The ad has also inspired Reddit threads debating its soundtrack selection and calling it one of history’s best video game campaigns.

Gatorade, “What Is G?,” TBWA\Chiat\Day Los Angeles (2009)

This PepsiCo sports drink rebrand, narrated by Lil Wayne, was not an inherently African-American campaign, but it did feature black empowerment imagery from a wide range of athletes such as Derek Jeter, Dwyane Wade and Muhammad Ali.

Jimmy Smith called it the product of “the most racially diverse group of creatives in advertising history.”

That group included current HP global ecd Jayanta Jenkins, Vice group creative director Donna Lamar, copywriter Kamal Robinson, Ogilvy ecd Patrick Almaguer, BBDO senior creative director Blake Kidder, Media Arts Lab global CCO Brent Anderson, MullenLowe svp Steve Howard, Fox Sports creative director Javier Castillo, 72andSunny group creative director Paul Nguyen, Facebook design director Doug Alves, Smith himself and the legendary Lee Clow.

State Farm, “Hot Tub,” Translation (2010)

This was the work to beat in the hallways for some time,” said W+K’s Petty, who joined Translation in 2013 as social media content manager. It also inspired a series of “remixes” from YouTubers, and Petty said subsequent campaigns were more “intentionally designed to be lifted in that way.”

Translation founder Steve Stoute has also spoken to hip-hop’s influence on both advertising and mainstream culture. He describes “The Tanning of America” in a 2011 book explaining how millennial culture crosses the boundaries of previous generations.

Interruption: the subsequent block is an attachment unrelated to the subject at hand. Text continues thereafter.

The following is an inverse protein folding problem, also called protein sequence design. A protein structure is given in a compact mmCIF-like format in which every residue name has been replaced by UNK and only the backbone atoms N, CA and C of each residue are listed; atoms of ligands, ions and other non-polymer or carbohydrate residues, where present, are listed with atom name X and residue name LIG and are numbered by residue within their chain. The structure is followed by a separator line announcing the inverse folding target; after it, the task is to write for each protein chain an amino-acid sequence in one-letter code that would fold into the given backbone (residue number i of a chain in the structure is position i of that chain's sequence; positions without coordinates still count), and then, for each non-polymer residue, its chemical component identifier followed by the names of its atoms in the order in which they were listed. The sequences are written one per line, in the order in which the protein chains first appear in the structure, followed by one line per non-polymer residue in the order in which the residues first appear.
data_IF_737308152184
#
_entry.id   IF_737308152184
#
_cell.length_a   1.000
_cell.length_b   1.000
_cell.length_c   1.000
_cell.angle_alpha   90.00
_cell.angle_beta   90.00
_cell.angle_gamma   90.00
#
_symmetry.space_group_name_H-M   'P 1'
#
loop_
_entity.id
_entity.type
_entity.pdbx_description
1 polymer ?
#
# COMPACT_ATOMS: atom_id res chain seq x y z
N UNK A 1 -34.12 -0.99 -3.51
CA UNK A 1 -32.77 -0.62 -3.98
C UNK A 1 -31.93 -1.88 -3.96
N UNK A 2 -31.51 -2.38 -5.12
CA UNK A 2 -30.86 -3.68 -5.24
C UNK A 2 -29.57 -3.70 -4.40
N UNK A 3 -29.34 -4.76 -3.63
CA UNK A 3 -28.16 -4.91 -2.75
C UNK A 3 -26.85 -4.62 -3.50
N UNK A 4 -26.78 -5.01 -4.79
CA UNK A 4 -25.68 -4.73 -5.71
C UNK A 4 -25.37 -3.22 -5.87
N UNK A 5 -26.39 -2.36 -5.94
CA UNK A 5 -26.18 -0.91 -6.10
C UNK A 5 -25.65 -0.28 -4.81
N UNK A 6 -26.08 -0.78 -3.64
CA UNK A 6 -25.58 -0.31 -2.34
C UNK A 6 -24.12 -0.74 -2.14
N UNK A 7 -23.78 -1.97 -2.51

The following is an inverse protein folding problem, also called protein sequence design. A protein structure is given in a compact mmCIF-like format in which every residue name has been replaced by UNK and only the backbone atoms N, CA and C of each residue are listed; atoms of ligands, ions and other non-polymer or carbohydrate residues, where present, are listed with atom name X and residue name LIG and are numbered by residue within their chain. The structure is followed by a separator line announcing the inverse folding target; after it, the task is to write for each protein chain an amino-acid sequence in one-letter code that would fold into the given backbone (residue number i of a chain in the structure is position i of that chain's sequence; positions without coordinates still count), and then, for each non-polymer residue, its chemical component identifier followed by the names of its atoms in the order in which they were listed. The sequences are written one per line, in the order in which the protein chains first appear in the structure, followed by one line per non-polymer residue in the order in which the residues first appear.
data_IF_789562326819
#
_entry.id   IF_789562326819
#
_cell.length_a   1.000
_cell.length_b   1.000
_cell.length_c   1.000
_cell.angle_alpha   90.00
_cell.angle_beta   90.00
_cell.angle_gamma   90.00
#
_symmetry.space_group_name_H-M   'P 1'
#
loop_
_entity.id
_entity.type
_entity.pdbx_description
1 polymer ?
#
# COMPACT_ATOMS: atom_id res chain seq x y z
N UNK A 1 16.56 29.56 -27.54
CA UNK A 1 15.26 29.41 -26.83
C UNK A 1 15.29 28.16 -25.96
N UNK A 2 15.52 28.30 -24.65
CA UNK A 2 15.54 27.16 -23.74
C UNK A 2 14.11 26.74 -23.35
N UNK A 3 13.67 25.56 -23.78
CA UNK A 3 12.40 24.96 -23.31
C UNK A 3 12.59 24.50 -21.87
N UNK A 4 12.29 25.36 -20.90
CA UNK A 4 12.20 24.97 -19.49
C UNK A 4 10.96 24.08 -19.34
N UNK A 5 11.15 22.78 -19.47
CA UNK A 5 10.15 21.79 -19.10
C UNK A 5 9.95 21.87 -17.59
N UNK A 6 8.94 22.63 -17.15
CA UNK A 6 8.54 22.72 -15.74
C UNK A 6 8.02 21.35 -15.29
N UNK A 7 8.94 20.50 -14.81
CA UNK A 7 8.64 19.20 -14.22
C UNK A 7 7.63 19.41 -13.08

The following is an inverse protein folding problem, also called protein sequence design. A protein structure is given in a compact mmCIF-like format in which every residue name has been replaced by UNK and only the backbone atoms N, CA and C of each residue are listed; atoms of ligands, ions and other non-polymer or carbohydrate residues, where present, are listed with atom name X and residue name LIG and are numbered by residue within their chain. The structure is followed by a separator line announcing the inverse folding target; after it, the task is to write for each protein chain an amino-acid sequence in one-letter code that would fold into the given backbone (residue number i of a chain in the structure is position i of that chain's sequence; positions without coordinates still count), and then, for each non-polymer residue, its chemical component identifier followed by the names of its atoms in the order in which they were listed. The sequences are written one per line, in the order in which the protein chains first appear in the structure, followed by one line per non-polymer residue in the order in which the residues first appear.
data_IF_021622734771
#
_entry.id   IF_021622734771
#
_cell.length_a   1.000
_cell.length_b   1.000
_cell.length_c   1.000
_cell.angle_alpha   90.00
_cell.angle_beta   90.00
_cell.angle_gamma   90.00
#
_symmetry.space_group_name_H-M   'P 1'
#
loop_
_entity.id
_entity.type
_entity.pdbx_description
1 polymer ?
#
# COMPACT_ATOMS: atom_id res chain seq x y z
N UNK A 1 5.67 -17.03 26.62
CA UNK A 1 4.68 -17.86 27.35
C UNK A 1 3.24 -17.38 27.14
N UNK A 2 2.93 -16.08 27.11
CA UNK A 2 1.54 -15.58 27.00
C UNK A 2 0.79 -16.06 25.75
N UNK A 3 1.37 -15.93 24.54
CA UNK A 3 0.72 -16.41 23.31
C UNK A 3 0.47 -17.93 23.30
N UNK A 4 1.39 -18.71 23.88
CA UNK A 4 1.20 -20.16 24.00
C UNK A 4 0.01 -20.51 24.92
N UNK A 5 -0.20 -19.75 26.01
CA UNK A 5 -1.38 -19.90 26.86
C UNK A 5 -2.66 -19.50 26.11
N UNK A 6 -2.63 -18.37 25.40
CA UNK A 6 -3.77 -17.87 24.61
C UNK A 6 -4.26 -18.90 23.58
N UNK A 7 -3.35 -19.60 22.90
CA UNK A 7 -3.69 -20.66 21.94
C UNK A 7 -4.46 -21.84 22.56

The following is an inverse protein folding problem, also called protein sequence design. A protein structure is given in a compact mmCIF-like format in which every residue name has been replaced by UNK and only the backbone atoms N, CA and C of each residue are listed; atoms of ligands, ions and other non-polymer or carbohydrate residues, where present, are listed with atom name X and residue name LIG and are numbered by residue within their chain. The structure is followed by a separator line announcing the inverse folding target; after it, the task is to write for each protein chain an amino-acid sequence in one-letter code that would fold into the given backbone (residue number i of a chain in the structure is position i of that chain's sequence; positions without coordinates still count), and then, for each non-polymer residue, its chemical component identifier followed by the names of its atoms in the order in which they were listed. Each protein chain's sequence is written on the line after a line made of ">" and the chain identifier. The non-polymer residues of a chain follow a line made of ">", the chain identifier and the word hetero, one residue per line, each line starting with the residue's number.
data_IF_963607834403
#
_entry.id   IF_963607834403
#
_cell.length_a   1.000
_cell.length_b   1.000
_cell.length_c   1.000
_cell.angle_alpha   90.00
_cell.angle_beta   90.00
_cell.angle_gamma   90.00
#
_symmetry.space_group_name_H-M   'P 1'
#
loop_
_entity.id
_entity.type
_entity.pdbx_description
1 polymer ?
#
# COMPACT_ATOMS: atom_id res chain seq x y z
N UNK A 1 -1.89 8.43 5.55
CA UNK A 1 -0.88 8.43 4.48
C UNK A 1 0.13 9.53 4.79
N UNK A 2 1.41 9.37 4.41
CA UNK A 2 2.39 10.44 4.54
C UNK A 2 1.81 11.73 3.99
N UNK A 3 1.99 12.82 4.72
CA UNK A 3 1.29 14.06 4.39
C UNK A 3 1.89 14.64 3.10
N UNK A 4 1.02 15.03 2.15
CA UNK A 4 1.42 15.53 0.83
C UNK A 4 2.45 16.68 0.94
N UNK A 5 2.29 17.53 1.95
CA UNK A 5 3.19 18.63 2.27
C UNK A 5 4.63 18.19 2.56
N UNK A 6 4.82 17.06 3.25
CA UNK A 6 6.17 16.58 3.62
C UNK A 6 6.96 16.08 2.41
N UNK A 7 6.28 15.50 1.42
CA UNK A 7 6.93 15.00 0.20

“I never wanted Translation to be a ‘black’ agency. I wanted it to be an agency that did great work that appealed to young adults,” he told Adweek at the time.

He pointed to this State Farm “Like a Good Neighbor” ad as exemplifying the approach, saying, “That is work that speaks to this cross-cultural phenomenon that’s taking place. I think that hip-hop has played a very big role in being a catalyst to cause that.”

Nike, “Cleveland Together,” Wieden + Kennedy Portland (2014)

LeBron James’s return to the Cleveland Cavaliers was an epic event that deserved an equally momentous ad, and this two-minute spot fit the bill.

After it aired, Jimmy Smith, who had left W+K 10 years before the campaign, wanted to include all creatives involved in the effort on a panel for One Club event Here Are All the Black People. In the process he discovered that it marked W+K copywriter and The Thicc co-founder Jordan Dinwiddie’s first Nike work.